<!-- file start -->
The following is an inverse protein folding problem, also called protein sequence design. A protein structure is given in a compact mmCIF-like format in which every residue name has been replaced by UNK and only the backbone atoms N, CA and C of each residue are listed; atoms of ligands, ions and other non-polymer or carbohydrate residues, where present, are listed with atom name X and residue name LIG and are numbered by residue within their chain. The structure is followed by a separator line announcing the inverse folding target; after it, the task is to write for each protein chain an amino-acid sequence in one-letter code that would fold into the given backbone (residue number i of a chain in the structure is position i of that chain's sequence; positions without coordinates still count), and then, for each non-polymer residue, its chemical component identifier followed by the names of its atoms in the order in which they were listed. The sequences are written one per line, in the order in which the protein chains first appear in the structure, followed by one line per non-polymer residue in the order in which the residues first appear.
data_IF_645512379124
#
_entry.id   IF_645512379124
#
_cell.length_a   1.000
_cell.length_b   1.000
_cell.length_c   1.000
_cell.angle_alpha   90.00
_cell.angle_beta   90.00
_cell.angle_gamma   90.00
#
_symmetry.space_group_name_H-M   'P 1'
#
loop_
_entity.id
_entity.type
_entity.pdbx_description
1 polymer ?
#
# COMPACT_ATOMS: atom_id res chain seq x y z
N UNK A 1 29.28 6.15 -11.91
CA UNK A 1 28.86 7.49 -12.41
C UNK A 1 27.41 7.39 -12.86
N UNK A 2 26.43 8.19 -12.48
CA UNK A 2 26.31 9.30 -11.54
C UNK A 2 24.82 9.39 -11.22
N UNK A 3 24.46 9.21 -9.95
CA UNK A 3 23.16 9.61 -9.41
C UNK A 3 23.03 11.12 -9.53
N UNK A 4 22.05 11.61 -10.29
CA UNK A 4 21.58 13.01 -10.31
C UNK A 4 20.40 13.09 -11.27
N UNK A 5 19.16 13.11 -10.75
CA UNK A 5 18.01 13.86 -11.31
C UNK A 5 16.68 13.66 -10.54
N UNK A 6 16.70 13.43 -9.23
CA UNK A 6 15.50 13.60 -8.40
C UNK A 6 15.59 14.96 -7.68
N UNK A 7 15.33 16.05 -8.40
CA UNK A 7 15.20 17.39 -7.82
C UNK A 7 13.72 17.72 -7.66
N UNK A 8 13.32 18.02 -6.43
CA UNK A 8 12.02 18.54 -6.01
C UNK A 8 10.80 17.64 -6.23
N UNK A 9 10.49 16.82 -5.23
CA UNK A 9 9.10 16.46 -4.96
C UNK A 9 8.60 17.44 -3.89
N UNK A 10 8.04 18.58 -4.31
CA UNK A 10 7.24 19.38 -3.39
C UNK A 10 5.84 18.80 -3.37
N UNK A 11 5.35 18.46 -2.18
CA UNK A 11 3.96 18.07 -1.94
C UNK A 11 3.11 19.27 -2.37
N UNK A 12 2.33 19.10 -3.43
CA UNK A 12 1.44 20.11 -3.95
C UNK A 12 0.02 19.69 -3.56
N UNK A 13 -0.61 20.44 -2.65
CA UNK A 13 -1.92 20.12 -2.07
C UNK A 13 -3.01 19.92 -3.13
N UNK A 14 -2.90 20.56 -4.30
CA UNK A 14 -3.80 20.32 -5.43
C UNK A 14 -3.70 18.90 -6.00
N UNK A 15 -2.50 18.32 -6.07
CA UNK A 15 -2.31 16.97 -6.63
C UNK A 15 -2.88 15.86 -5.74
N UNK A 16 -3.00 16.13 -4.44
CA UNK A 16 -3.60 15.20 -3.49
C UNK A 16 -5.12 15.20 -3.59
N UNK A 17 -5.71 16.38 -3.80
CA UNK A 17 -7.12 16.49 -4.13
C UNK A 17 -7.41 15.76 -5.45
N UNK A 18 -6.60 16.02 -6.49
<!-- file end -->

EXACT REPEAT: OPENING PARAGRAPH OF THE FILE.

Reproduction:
The following is an inverse protein folding problem, also called protein sequence design. A protein structure is given in a compact mmCIF-like format in which every residue name has been replaced by UNK and only the backbone atoms N, CA and C of each residue are listed; atoms of ligands, ions and other non-polymer or carbohydrate residues, where present, are listed with atom name X and residue name LIG and are numbered by residue within their chain. The structure is followed by a separator line announcing the inverse folding target; after it, the task is to write for each protein chain an amino-acid sequence in one-letter code that would fold into the given backbone (residue number i of a chain in the structure is position i of that chain's sequence; positions without coordinates still count), and then, for each non-polymer residue, its chemical component identifier followed by the names of its atoms in the order in which they were listed. The sequences are written one per line, in the order in which the protein chains first appear in the structure, followed by one line per non-polymer residue in the order in which the residues first appear.